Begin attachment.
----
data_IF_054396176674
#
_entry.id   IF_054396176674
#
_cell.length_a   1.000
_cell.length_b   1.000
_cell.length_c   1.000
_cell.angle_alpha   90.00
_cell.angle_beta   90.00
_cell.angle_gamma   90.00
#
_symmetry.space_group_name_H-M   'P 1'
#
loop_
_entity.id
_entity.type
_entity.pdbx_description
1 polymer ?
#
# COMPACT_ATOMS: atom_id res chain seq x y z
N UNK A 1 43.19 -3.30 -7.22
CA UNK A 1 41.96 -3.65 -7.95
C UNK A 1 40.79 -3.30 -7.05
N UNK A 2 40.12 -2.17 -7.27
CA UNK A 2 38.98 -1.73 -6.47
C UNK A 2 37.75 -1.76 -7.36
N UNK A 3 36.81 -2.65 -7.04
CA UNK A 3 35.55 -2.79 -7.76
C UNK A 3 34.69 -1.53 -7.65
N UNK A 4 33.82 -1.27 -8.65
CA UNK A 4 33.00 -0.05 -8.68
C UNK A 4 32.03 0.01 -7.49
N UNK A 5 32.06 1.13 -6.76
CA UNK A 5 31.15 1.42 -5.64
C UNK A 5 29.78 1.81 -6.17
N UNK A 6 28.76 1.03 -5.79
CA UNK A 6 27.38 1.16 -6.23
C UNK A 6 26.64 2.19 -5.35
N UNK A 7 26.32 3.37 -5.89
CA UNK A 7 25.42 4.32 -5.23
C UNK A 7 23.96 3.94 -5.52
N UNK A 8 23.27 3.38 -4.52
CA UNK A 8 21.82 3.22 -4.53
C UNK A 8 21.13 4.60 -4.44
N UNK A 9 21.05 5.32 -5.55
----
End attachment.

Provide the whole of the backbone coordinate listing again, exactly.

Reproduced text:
data_IF_054396176674
#
_entry.id   IF_054396176674
#
_cell.length_a   1.000
_cell.length_b   1.000
_cell.length_c   1.000
_cell.angle_alpha   90.00
_cell.angle_beta   90.00
_cell.angle_gamma   90.00
#
_symmetry.space_group_name_H-M   'P 1'
#
loop_
_entity.id
_entity.type
_entity.pdbx_description
1 polymer ?
#
# COMPACT_ATOMS: atom_id res chain seq x y z
N UNK A 1 43.19 -3.30 -7.22
CA UNK A 1 41.96 -3.65 -7.95
C UNK A 1 40.79 -3.30 -7.05
N UNK A 2 40.12 -2.17 -7.27
CA UNK A 2 38.98 -1.73 -6.47
C UNK A 2 37.75 -1.76 -7.36
N UNK A 3 36.81 -2.65 -7.04
CA UNK A 3 35.55 -2.79 -7.76
C UNK A 3 34.69 -1.53 -7.65
N UNK A 4 33.82 -1.27 -8.65
CA UNK A 4 33.00 -0.05 -8.68
C UNK A 4 32.03 0.01 -7.49
N UNK A 5 32.06 1.13 -6.76
CA UNK A 5 31.15 1.42 -5.64
C UNK A 5 29.78 1.81 -6.17
N UNK A 6 28.76 1.03 -5.79
CA UNK A 6 27.38 1.16 -6.23
C UNK A 6 26.64 2.19 -5.35
N UNK A 7 26.32 3.37 -5.89
CA UNK A 7 25.42 4.32 -5.23
C UNK A 7 23.96 3.94 -5.52
N UNK A 8 23.27 3.38 -4.52
CA UNK A 8 21.82 3.22 -4.53
C UNK A 8 21.13 4.60 -4.44
N UNK A 9 21.05 5.32 -5.55